L'Écriture Et Le Reste: The Pensées of Pascal in the Exegetical Tradition of Port-Royal

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Ohio State University Press, 2015 M12 18 - 258 pages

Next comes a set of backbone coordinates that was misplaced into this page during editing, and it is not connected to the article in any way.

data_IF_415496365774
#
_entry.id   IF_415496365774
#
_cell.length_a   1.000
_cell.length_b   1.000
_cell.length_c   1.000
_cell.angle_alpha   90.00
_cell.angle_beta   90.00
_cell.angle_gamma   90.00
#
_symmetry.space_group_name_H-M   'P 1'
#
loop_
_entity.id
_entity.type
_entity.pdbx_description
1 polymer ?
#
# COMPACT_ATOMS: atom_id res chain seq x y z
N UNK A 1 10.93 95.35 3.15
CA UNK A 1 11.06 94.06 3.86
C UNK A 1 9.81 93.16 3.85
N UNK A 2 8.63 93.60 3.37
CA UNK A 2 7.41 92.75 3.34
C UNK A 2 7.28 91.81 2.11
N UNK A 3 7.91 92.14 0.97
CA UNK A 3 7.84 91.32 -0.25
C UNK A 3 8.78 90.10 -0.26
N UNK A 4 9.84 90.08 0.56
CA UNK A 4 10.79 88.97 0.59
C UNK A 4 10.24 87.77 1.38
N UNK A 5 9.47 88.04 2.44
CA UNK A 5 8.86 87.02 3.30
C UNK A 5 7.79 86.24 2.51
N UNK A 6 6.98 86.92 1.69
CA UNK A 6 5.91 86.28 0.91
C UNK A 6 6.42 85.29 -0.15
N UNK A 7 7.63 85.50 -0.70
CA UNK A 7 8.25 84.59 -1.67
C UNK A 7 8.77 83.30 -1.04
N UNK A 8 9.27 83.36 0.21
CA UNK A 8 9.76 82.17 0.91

Modern critical approaches to the Pensées have often been profoundly influenced by the idea that these notes for Pascal's projected Apology for Christianity may be divided into two categories: the "pensées philosophiques" and the "pensées religieuses." This distinction has obscured the apologetic character of the proposed Apology by inviting critics to elucidate its purely "philosophical" meaning, and it has contributed to critical neglect of those passages that are deemed of only "theological" interest. To point up the true significance of these passages, Dr. Wetsel undertakes a systematic examination of the part played by the Bible in Pascal's overall argument. He does so from the perspective of biblical exegesis as practiced by the theologians of Port-Royal, and finds of particular value in illuminating previously enigmatic passages of the Pensées that extensive set of commentaries appended to his translation of the Bible by Issac Le Maistre de Sacy, Port-Royal's chief authority on the interpretation of Scripture and Pascal's own confessor. In Sacy's Préface à la Genèse, Wetsel has discovered a previously undetected key to Pascal's whole apologetic strategy. Wetsel establishes a series of parallel texts drawn from the thirty-four volumes of commentary assembled by Sacy. He enables interpretation of ideas that appear in the Pensées only in abbreviated and recondite form, reveals the larger dimensions of an apology based on the argument that God has built into the very fabric of sacred history a convincing proof of Christianity, and illuminates our heretofore imperfect understanding of the cryptic exchange between Pascal's libertin and the apologist himself that comes at the end of the argument known as le pari: "N'y a-t-il point moyen de voir le dessous du jeu?" "Oui, l'Ecriture et le reste." David Wetsel is an Andrew Mellon Fellow in the Department of French and Italian at the University of Pittsburgh.

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